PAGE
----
Nobel Peace Prize faces boycotts over Liu Xiaobo

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Liu Xiaobo in Oct 28, 2008
Image caption,
Liu Xiaobo is praised for his "non-violent struggle"

China and 18 other countries have said they will not attend Friday's Nobel Peace Prize ceremony for Chinese dissident Liu Xiaobo, the Norwegian Nobel Committee has said.

Russia, Saudi Arabia, Pakistan, Iraq and Iran are among those that will be absent, while 44 countries will attend.

A Chinese official said a "vast majority" of countries would stay away.

China would not change because of "interference by a few clowns", said Foreign Ministry spokeswoman Jiang Yu.

The committee describes Mr Liu as "the foremost symbol" of the human rights struggle in China.

It said in a statement that the envoys of Russia, Kazakhstan, Colombia, Tunisia, Saudi Arabia, Pakistan, Serbia, Iraq, Iran, Vietnam, Afghanistan, Venezuela, the Philippines, Egypt, Sudan, Ukraine, Cuba and Morocco would miss the event "for various reasons".

"Some have obviously been influenced by China, for others this has nothing to do with China," the committee's secretary, Geir Lundestad, told the BBC.

The committee said that two more countries, Sri Lanka and Algeria, had not replied, and 44 would attend.

The United Nations' most senior human rights official, Navi Pillay, has been criticised for saying she will not attend.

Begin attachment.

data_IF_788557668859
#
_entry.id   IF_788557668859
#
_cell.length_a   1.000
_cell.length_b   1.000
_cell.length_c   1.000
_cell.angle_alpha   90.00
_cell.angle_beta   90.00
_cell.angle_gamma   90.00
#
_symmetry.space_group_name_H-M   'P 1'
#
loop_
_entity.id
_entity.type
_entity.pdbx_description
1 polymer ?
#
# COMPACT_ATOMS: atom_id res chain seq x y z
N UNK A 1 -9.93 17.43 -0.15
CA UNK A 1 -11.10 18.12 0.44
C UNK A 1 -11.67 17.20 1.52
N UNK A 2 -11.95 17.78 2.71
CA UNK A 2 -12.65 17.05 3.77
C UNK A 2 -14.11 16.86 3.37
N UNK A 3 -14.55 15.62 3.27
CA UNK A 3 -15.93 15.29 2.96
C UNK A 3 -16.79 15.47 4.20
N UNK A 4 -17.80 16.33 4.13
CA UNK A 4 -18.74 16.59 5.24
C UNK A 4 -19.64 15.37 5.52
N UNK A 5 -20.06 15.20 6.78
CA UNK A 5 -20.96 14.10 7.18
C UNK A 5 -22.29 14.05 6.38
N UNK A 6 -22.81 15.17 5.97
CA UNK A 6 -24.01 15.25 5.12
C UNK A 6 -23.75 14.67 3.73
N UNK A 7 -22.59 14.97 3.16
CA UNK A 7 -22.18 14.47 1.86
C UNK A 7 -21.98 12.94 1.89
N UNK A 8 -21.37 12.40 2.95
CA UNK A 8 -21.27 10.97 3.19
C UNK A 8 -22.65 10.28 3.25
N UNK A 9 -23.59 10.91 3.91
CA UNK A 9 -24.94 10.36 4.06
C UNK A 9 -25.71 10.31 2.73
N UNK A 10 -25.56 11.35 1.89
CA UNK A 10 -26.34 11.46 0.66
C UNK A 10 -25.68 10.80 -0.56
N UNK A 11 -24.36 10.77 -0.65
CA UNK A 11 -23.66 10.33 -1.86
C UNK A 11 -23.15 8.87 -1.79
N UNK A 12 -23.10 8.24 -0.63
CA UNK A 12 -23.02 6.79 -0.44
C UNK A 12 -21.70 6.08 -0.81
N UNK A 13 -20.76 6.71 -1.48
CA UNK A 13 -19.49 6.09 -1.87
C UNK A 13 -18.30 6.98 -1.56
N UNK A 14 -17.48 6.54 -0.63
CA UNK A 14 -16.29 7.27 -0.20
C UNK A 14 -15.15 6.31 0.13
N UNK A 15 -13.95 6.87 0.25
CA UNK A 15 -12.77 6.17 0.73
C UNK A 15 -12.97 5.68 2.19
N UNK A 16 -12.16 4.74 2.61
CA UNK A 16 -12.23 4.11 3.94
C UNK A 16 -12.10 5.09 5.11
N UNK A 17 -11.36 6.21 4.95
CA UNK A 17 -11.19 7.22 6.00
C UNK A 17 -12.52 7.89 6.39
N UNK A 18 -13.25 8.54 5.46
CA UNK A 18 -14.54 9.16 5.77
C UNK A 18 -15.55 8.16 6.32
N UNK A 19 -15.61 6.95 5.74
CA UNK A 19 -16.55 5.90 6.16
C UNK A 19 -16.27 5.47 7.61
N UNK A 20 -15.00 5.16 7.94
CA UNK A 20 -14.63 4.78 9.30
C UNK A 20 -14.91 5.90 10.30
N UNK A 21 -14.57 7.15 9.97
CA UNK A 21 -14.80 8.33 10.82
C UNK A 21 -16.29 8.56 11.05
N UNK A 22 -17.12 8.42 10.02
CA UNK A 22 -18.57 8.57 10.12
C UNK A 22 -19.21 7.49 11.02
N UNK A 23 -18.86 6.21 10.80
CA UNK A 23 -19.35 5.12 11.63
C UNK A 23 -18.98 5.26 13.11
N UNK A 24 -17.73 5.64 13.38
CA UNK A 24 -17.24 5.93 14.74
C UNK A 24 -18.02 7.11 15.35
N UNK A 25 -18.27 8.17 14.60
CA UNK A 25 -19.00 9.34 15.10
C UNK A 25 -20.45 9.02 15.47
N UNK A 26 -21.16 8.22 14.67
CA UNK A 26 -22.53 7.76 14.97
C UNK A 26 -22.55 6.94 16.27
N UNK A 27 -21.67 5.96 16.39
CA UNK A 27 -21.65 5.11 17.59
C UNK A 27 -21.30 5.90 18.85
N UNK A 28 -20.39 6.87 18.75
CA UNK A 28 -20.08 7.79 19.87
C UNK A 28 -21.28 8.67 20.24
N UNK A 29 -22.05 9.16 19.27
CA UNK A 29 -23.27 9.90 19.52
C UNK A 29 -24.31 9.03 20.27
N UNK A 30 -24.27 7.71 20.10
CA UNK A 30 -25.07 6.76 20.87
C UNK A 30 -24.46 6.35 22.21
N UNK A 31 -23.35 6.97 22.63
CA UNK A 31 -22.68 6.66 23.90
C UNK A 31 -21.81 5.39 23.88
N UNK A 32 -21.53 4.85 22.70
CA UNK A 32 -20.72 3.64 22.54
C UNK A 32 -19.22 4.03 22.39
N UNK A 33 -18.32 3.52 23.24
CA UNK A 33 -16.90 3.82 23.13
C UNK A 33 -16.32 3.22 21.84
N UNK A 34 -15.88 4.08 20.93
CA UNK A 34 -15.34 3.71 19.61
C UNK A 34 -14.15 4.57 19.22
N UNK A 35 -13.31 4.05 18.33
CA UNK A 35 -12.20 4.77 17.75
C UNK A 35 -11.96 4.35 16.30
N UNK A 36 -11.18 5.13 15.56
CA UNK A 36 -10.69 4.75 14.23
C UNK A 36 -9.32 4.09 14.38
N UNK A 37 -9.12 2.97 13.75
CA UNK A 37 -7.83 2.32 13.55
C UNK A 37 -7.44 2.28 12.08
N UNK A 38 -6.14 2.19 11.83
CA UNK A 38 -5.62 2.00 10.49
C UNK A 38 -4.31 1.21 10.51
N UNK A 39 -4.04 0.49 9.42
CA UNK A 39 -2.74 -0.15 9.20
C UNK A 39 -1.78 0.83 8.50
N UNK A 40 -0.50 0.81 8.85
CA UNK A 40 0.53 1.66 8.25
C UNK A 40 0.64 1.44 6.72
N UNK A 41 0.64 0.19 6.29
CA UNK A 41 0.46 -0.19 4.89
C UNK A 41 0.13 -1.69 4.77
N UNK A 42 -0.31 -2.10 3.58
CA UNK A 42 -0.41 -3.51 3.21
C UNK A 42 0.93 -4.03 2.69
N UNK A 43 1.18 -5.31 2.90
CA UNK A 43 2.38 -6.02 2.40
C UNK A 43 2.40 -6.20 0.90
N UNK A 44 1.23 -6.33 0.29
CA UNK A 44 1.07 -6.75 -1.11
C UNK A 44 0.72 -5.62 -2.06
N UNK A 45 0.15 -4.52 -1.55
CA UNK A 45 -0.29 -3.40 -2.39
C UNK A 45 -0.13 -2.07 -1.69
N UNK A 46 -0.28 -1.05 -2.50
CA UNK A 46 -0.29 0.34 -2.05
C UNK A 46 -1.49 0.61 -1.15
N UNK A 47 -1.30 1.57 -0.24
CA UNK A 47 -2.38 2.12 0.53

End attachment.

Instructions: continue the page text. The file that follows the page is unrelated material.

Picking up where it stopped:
By way of comparison, the statement said that 10 embassies were absent from the 2008 ceremony for former Finnish President and UN special envoy Martti Ahtisaari.

Mr Lundestad said "important" countries such as India, South Africa, Brazil and Indonesia would attend, adding that this was "highly appreciated".

'Long struggle'

Meanwhile Chinese foreign ministry spokeswoman Jiang Yu said that more than 100 countries supported Beijing.

"Those at the Nobel Committee are orchestrating an anti-China fuss by themselves," Ms Jiang said.

"We are against anybody making an issue out of Liu Xiaobo and interfering in China's judicial affairs," she said. "We will not change because of interference by a few clowns."

Mr Liu, 54, was a key leader in the Tiananmen Square protests in 1989.

Last year he received an 11-year sentence for "inciting subversion" after drafting Charter 08 - which called for multi-party democracy and respect for human rights in China.

The Nobel Foundation citation read: "Liu has consistently maintained that the sentence violates both China's own constitution and fundamental human rights."

It praised Mr Liu for his "long and non-violent struggle" and highlighted its belief in a "close connection between human rights and peace".

However, neither he nor members of his family will be allowed to receive the prize in person.

His wife, Liu Xia, has been under house arrest since the award was announced, and friends and supporters have been prevented from leaving China.

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